Most recently, concerned that there was too much confusion around communicating nutrition information, we talked with Walter about developing a conference to clear up this confusion. The result of this meeting was Finding Common Ground, a two-day consensus conference chaired by Walter and David Katz. This event brought together leading nutrition scientists — from Vegan to Paleo — to reach a groundbreaking consensus about healthy eating.

So, as we celebrate International Mediterranean Diet Month, it seems only fitting to also honor Walter Willett for his many contributions to Oldways and to everyone who cares about common-sense, scientifically-based knowledge about food and nutrition.

BRAVO Walter and many thanks!

Sara Baer-Sinnott, President, Oldways

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April 28, 2016 | Oldways Table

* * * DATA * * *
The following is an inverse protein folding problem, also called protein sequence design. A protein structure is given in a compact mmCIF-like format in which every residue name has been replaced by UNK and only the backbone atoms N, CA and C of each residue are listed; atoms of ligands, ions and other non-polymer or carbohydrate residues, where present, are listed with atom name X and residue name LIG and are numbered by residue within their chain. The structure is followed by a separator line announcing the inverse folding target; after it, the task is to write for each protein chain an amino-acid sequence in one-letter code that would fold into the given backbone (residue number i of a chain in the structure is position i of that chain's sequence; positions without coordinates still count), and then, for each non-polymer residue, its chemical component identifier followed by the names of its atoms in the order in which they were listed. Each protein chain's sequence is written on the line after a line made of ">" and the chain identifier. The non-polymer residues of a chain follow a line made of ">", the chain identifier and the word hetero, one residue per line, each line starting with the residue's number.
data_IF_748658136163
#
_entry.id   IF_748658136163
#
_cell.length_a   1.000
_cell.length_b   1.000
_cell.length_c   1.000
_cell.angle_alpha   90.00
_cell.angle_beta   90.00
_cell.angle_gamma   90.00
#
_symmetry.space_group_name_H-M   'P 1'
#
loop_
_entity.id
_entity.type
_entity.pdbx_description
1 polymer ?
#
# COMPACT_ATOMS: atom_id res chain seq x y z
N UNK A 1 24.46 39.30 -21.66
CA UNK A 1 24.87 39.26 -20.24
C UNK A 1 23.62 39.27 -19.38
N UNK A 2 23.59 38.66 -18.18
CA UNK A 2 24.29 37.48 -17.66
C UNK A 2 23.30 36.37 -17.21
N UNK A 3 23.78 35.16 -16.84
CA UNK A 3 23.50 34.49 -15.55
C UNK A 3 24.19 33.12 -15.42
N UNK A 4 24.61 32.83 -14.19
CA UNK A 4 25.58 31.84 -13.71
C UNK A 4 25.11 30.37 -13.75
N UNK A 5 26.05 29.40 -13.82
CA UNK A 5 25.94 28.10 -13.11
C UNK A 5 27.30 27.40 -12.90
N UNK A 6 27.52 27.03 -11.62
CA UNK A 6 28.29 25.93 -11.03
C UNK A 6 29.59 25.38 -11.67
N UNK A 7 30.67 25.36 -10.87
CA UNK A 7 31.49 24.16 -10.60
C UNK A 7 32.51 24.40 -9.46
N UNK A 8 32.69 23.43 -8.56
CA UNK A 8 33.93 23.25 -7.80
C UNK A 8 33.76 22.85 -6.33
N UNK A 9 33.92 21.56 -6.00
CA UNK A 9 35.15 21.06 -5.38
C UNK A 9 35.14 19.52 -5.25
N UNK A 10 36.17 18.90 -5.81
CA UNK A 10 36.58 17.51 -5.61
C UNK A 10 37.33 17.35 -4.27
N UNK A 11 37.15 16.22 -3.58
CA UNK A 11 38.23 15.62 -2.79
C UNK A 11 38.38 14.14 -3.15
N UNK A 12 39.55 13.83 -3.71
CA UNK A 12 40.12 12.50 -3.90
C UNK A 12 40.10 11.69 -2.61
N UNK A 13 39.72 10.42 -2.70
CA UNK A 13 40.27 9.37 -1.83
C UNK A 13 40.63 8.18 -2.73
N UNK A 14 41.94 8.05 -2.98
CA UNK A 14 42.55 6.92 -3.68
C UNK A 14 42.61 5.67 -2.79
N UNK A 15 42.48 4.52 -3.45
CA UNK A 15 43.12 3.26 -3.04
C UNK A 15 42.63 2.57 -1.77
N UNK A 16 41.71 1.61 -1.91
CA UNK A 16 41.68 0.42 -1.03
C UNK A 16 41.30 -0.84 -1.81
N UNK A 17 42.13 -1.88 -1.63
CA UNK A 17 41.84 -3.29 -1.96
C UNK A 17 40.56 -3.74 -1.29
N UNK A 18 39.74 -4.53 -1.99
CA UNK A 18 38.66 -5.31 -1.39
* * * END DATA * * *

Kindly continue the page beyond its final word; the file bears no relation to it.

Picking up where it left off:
April 16 was a day full of appreciation for raw milk cheeses! We loved looking at all your pictures and posts, and hearing about all the creative ways you celebrated Raw Milk Cheese Appreciation Day this year. You can see some pictures on our website, and more on our Instagram page.

The number one comment we heard from folks was: “We need a week, not only one day!” We agree. One single day to celebrate the hundreds of raw milk cheeses available is certainly difficult, but our global community of raw milk cheese lovers rose to the challenge. The official count was 632 events in 14 countries — a big increase from last year! Plus we had 80 participants new this year, which shows that this is a bandwagon worth jumping on.

Highlights from our 2nd Annual Raw Milk Cheese Appreciation Day:

Maple Hill Creamery gave away raw milk cheeses to lucky consumers who entered their competition on social media. Maple Hill regularly hosts fun contests, you should follow them and try some of their delicious cheddars.